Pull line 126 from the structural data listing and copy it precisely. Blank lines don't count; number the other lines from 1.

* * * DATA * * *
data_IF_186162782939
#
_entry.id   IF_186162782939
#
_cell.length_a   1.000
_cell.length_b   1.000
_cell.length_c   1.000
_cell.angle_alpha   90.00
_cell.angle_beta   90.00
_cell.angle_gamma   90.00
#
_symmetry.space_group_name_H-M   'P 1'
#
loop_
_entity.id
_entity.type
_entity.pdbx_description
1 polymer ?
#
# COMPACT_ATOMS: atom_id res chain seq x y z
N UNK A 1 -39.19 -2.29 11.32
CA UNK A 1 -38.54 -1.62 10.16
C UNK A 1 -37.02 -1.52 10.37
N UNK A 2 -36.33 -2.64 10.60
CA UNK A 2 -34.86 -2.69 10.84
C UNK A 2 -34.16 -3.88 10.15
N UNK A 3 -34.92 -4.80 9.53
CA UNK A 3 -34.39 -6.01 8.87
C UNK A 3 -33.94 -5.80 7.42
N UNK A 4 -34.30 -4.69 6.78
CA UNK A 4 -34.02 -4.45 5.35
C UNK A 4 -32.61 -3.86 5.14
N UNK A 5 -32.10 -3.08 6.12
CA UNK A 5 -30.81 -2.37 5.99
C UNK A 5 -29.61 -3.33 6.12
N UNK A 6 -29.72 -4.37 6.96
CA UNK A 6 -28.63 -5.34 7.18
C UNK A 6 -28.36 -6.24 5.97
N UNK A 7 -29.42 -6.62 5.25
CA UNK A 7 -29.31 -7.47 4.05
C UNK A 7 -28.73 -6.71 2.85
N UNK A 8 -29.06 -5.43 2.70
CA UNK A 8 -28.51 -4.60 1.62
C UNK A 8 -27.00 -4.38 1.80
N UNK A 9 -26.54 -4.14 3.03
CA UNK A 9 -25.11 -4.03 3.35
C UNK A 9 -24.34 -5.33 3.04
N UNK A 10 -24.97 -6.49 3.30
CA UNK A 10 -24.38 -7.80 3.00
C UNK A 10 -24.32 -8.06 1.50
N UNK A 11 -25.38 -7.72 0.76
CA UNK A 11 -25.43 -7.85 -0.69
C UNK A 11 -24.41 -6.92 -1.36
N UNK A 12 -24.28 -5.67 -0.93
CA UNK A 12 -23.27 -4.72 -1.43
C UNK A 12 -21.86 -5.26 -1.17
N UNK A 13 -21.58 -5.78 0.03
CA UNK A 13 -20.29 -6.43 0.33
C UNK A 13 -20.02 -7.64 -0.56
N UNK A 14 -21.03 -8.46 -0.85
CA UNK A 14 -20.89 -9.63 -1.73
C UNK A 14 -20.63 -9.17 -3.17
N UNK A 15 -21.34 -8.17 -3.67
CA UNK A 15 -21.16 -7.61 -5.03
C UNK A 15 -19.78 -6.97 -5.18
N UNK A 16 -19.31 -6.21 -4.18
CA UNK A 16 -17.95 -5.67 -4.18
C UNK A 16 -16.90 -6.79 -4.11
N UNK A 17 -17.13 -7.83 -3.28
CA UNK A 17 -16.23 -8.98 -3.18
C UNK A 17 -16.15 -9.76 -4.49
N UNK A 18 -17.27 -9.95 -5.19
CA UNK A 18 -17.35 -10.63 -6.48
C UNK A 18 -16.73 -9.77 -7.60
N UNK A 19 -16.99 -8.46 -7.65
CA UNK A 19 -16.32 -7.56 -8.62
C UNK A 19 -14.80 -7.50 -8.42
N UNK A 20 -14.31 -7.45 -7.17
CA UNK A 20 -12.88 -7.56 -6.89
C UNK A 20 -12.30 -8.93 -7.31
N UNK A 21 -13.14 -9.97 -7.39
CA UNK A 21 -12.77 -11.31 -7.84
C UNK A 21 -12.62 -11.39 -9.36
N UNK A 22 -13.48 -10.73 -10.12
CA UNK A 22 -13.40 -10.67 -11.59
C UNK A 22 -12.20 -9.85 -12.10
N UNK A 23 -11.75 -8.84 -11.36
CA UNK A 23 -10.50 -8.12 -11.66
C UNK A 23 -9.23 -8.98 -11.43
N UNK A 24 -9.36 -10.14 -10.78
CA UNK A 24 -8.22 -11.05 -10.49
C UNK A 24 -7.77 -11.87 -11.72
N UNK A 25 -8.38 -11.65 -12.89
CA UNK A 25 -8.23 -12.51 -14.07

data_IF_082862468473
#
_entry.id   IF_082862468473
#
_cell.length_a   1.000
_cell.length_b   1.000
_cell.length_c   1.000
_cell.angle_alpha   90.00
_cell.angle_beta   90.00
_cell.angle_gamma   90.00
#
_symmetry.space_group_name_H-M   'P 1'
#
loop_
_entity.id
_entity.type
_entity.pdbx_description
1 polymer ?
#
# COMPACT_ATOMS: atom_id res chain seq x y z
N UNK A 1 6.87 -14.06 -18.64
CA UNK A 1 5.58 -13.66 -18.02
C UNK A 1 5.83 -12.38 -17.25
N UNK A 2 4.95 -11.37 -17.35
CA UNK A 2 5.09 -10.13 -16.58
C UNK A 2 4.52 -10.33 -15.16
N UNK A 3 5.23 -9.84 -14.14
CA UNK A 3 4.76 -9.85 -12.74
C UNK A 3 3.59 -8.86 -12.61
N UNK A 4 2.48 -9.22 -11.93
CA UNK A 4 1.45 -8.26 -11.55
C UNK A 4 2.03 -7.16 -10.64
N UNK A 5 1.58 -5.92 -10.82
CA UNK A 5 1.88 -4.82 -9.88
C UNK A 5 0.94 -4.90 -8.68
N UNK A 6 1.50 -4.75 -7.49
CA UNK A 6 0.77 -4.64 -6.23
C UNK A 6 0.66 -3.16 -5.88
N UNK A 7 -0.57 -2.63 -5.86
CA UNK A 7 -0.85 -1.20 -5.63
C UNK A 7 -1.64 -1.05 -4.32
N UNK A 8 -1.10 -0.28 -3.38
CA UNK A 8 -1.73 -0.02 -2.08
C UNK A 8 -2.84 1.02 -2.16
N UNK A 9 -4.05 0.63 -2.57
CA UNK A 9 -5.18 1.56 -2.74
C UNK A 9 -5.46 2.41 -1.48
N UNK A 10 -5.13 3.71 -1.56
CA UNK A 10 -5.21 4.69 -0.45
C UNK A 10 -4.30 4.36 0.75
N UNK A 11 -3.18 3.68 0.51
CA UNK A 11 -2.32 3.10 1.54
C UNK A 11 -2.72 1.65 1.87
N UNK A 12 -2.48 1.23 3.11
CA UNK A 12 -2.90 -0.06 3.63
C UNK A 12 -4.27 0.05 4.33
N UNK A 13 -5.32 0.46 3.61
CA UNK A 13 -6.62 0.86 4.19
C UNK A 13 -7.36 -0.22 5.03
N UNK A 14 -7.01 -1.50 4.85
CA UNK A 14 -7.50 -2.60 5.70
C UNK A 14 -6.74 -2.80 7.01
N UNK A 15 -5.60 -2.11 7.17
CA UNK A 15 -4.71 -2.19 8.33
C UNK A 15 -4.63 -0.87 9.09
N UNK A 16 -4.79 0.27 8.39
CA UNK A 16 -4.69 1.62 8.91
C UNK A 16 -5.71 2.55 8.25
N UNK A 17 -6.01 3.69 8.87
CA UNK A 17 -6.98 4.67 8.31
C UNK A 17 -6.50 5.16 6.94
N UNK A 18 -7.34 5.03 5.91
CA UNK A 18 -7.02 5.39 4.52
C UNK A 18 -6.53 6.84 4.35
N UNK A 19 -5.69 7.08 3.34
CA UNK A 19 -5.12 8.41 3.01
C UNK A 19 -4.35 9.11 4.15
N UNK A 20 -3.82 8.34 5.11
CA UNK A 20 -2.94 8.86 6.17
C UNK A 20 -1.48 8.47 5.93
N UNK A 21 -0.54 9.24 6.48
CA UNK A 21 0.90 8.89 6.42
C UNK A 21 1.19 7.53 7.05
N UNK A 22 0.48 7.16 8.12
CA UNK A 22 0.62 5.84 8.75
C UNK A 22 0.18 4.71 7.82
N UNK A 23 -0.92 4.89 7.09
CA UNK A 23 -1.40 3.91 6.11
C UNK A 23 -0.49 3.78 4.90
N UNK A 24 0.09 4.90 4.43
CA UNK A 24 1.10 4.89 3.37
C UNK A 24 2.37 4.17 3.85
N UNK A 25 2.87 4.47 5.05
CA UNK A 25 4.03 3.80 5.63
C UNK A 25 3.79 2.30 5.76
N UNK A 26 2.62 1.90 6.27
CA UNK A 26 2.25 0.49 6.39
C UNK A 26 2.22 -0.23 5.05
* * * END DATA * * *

C UNK A 4 2.03 -7.16 -10.64